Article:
A lot of good stories. You hear very little that Mr. Dalton. He was strict, he was harsh, but he was fair. And he sold land to people who wanted to Homestead with on the terms that they could pay it off.

Around the end of this hall on your left, find the potato festival and Malin celebrations displays.

In the fall of 1934 the Merrill Service Club set up some small displays and a fenced area on Merrill's front street, charging 25 cents admission. Klamath Basin grown potatoes were the focal point of the event. A modest barbecue was offered in the basement of the Merrill Community Hall. I

n 1936. The tradition of crowning a queen began. And soon, the event included a barbecue, parade, displays, football game and a dance. During the World War two years, the event was scaled back to only include a late harvest dance.

Those humble beginnings fostered the growth of the yearly celebration known as the Klamath Basin Potato Festival.

Celebrations remain a part of the community of Malin.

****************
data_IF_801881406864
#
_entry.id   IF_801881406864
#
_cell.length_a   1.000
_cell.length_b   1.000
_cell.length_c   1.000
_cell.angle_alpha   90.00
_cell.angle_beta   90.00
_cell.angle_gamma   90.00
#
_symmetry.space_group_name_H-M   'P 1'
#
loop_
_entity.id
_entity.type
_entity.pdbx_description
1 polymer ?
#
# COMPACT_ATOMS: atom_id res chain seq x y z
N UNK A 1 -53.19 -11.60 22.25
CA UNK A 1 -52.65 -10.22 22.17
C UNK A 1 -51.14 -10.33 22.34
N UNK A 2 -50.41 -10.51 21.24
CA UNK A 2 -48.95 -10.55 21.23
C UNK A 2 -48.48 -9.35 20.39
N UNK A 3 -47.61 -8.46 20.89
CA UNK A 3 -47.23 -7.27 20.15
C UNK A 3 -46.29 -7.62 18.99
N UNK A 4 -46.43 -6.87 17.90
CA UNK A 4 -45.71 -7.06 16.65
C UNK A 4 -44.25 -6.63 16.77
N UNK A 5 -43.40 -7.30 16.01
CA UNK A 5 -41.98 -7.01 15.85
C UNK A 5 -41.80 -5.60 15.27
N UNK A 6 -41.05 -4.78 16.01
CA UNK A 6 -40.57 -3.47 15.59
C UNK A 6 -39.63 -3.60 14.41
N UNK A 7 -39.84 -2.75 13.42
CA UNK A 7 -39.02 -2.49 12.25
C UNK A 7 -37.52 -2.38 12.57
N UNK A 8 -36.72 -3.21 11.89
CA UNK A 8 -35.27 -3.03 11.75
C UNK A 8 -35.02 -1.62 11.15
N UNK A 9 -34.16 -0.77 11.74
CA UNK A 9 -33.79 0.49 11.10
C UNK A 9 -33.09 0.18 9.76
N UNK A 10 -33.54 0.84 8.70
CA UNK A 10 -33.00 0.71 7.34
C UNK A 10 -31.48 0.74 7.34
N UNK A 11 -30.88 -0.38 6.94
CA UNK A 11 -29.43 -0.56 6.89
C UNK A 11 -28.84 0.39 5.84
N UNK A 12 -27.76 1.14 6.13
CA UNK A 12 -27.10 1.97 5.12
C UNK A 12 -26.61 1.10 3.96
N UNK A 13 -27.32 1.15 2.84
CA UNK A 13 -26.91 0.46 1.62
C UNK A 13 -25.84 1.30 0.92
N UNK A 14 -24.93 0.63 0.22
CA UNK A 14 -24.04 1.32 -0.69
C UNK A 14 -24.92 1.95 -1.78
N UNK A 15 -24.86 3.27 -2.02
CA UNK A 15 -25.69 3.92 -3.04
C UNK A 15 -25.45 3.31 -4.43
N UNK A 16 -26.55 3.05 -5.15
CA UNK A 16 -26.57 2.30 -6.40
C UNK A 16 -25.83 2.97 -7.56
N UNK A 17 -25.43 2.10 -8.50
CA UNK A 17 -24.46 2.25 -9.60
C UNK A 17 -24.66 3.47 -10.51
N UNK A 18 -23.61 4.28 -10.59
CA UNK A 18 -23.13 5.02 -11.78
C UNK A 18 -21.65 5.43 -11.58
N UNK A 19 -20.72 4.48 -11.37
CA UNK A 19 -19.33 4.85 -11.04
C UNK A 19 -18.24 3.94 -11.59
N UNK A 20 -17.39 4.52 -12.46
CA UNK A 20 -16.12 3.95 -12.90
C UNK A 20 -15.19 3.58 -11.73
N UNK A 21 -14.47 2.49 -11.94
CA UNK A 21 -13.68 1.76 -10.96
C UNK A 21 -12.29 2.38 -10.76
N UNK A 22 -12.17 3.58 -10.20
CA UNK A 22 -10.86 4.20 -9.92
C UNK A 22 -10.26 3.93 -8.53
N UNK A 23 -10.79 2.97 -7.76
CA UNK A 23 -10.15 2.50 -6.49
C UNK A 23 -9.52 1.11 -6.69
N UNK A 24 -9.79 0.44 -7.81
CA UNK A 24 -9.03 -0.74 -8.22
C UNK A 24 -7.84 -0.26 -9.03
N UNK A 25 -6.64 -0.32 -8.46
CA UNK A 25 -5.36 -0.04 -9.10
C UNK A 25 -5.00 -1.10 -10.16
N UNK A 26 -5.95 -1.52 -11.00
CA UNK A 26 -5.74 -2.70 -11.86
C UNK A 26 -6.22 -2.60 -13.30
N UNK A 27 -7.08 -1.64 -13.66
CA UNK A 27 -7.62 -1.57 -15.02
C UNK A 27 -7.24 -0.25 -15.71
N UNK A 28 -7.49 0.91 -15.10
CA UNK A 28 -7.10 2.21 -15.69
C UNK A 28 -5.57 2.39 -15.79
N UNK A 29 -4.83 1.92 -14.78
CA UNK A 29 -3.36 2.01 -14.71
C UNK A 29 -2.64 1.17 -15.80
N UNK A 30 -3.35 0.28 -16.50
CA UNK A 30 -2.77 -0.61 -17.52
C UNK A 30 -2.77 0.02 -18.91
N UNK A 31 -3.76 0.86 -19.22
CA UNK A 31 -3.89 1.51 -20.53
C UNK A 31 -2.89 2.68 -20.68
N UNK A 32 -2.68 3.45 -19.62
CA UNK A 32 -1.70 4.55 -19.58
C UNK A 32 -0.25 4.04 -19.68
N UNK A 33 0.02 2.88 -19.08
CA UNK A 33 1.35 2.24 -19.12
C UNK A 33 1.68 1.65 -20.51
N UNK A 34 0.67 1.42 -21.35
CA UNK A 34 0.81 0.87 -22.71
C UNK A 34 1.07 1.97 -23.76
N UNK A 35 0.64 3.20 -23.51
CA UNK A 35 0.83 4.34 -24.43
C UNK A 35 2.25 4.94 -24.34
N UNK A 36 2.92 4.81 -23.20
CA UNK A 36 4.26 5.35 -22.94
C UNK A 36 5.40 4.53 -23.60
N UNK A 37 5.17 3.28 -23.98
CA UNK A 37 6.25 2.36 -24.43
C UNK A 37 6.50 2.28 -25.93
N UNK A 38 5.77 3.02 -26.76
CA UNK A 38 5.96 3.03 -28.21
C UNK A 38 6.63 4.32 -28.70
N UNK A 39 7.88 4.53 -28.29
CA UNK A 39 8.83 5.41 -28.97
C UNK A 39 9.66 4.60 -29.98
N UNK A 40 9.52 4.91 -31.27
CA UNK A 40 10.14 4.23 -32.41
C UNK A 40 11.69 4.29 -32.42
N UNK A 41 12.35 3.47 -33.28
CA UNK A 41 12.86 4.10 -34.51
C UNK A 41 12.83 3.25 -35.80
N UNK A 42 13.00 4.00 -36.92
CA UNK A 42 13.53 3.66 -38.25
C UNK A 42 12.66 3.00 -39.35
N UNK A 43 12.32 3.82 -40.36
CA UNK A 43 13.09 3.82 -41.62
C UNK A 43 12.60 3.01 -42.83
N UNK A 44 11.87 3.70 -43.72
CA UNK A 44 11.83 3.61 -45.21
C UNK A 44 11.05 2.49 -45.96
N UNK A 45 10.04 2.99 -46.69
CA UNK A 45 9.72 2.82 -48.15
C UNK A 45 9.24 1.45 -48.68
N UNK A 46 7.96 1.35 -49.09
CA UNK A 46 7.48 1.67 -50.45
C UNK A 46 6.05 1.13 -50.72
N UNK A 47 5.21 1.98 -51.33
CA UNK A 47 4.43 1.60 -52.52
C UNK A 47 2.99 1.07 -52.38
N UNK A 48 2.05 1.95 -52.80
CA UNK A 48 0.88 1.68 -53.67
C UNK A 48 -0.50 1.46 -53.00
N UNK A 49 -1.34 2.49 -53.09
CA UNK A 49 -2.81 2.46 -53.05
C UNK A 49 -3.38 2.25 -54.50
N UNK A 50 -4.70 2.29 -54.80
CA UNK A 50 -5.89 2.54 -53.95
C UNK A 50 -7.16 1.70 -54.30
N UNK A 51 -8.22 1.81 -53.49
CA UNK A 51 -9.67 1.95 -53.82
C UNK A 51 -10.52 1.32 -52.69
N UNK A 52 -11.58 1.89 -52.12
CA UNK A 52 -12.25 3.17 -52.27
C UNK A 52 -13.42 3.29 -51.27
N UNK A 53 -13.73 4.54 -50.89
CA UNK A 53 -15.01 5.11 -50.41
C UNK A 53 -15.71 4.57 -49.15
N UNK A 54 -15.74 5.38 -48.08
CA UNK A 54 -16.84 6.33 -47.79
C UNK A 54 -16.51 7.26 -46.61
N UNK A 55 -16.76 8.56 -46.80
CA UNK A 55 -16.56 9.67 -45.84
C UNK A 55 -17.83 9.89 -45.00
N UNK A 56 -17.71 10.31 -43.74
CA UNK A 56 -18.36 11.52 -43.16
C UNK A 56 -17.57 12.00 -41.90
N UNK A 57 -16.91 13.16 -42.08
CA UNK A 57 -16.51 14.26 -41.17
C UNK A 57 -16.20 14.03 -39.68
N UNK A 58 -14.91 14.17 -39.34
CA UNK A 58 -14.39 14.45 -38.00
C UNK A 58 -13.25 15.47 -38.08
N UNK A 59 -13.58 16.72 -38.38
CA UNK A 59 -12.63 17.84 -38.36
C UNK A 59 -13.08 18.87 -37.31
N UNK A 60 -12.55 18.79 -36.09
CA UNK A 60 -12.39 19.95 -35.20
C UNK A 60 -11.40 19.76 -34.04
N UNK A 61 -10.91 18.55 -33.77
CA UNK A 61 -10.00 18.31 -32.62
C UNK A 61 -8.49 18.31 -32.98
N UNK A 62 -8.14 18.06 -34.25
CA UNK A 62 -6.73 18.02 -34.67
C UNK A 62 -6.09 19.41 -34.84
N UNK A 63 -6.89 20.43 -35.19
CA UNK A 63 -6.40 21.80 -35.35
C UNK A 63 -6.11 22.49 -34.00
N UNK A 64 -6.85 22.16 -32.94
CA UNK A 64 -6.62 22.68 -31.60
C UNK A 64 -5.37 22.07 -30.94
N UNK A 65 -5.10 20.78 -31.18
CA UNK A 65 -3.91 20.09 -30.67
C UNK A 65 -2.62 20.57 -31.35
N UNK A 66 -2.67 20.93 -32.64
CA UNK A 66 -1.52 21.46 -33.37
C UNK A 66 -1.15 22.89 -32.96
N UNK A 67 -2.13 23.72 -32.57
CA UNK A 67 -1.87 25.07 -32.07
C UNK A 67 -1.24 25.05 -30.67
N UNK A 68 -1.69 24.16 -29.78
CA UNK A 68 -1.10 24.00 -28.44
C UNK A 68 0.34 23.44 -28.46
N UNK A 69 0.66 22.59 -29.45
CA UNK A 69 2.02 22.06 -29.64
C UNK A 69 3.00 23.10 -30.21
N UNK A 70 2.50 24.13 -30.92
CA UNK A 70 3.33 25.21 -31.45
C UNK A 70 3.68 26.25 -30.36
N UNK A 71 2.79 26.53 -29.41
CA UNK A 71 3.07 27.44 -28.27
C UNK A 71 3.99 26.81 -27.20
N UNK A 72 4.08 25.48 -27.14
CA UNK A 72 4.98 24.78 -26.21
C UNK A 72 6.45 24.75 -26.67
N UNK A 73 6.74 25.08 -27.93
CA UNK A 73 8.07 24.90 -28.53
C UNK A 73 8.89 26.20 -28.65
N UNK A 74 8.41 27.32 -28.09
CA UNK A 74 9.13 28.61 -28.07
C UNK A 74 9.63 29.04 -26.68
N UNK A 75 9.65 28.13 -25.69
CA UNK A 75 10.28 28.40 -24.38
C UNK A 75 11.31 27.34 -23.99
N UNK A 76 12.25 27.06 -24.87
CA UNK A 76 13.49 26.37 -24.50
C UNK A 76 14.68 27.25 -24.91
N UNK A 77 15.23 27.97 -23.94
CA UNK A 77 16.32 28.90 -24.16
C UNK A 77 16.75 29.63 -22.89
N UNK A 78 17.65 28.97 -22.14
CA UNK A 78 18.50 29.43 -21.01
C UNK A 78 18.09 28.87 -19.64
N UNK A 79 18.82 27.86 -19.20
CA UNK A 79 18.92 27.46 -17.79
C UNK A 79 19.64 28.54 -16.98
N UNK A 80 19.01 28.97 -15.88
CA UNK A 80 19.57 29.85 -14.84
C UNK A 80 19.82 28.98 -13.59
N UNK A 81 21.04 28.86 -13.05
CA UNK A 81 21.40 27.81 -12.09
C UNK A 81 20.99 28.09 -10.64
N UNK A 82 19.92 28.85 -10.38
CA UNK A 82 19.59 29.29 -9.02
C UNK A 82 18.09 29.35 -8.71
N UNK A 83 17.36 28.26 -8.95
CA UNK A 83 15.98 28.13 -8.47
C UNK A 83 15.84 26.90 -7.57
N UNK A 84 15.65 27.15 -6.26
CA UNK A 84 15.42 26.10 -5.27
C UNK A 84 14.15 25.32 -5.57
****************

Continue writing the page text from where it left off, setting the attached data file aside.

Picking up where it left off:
We had the national so-called celebration and then went into the elementary school in the football field that we have out there now.

In nineteen twenty eight, we had a West Coast conference to select conference here, and they had people come all the way from Chicago. They had to make your own entertainment. They had dances, special events, special occasion, anything that can be celebrated. My dad used to tell me they used to have this the spring festival when the ice would break on the lake, they'd have a celebration for that. They would have all kinds of celebrations. They had the pioneer days, which started in the 30s. Pretty soon, the city started having regular celebrations there, 40 or 50 or 60, a diamond jubilee. And we have a car cruise that has been going for several years to celebrate the Fourth of July. And different groups have put different affairs on, and they're always tied into the park.

Turn to see the Buffalo head.

The Tulelake Butte Valley Fair is an event that symbolizes the pride of the region, where families and friends join together to celebrate, to socialize and to remember.

I have never known better, sharper, more dedicated group of people in my life and that there more have been for the Rotary Club, have you ever had to write. It's always here. And I did listen to her kids in family.